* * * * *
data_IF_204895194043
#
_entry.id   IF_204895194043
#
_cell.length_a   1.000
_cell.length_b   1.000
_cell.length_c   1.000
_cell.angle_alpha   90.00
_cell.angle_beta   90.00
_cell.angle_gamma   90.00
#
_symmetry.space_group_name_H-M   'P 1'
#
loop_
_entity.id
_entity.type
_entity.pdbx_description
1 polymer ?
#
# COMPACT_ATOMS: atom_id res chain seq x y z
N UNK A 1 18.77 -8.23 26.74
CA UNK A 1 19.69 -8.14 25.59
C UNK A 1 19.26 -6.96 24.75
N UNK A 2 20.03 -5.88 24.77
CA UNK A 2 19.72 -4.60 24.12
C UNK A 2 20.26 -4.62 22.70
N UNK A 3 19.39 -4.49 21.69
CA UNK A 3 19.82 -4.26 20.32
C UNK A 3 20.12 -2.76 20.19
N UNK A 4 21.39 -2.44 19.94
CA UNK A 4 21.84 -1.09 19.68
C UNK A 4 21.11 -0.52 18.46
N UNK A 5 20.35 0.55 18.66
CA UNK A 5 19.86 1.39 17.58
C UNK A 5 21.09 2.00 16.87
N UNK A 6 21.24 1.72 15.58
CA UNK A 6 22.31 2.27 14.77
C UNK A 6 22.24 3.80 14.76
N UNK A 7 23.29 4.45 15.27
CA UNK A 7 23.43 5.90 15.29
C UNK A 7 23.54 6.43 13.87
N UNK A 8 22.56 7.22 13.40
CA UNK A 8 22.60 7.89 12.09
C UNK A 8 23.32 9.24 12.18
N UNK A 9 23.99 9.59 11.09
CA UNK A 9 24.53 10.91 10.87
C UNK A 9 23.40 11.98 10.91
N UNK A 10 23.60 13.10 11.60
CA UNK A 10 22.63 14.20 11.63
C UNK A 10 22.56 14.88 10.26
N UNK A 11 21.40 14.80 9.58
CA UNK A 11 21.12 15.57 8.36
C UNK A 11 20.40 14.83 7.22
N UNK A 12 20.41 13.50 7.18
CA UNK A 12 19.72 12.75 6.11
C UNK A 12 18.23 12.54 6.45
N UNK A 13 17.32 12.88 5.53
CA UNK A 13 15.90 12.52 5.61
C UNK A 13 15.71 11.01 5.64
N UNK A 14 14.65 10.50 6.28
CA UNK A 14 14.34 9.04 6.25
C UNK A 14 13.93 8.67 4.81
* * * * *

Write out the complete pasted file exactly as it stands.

data_IF_204895194043
#
_entry.id   IF_204895194043
#
_cell.length_a   1.000
_cell.length_b   1.000
_cell.length_c   1.000
_cell.angle_alpha   90.00
_cell.angle_beta   90.00
_cell.angle_gamma   90.00
#
_symmetry.space_group_name_H-M   'P 1'
#
loop_
_entity.id
_entity.type
_entity.pdbx_description
1 polymer ?
#
# COMPACT_ATOMS: atom_id res chain seq x y z
N UNK A 1 18.77 -8.23 26.74
CA UNK A 1 19.69 -8.14 25.59
C UNK A 1 19.26 -6.96 24.75
N UNK A 2 20.03 -5.88 24.77
CA UNK A 2 19.72 -4.60 24.12
C UNK A 2 20.26 -4.62 22.70
N UNK A 3 19.39 -4.49 21.69
CA UNK A 3 19.82 -4.26 20.32
C UNK A 3 20.12 -2.76 20.19
N UNK A 4 21.39 -2.44 19.94
CA UNK A 4 21.84 -1.09 19.68
C UNK A 4 21.11 -0.52 18.46
N UNK A 5 20.35 0.55 18.66
CA UNK A 5 19.86 1.39 17.58
C UNK A 5 21.09 2.00 16.87
N UNK A 6 21.24 1.72 15.58
CA UNK A 6 22.31 2.27 14.77
C UNK A 6 22.24 3.80 14.76
N UNK A 7 23.29 4.45 15.27
CA UNK A 7 23.43 5.90 15.29
C UNK A 7 23.54 6.43 13.87
N UNK A 8 22.56 7.22 13.40
CA UNK A 8 22.60 7.89 12.09
C UNK A 8 23.32 9.24 12.18
N UNK A 9 23.99 9.59 11.09
CA UNK A 9 24.53 10.91 10.87
C UNK A 9 23.40 11.98 10.91
N UNK A 10 23.60 13.10 11.60
CA UNK A 10 22.63 14.20 11.63
C UNK A 10 22.56 14.88 10.26
N UNK A 11 21.40 14.80 9.58
CA UNK A 11 21.12 15.57 8.36
C UNK A 11 20.40 14.83 7.22
N UNK A 12 20.41 13.50 7.18
CA UNK A 12 19.72 12.75 6.11
C UNK A 12 18.23 12.54 6.45
N UNK A 13 17.32 12.88 5.53
CA UNK A 13 15.90 12.52 5.61
C UNK A 13 15.71 11.01 5.64
N UNK A 14 14.65 10.50 6.28
CA UNK A 14 14.34 9.04 6.25
C UNK A 14 13.93 8.67 4.81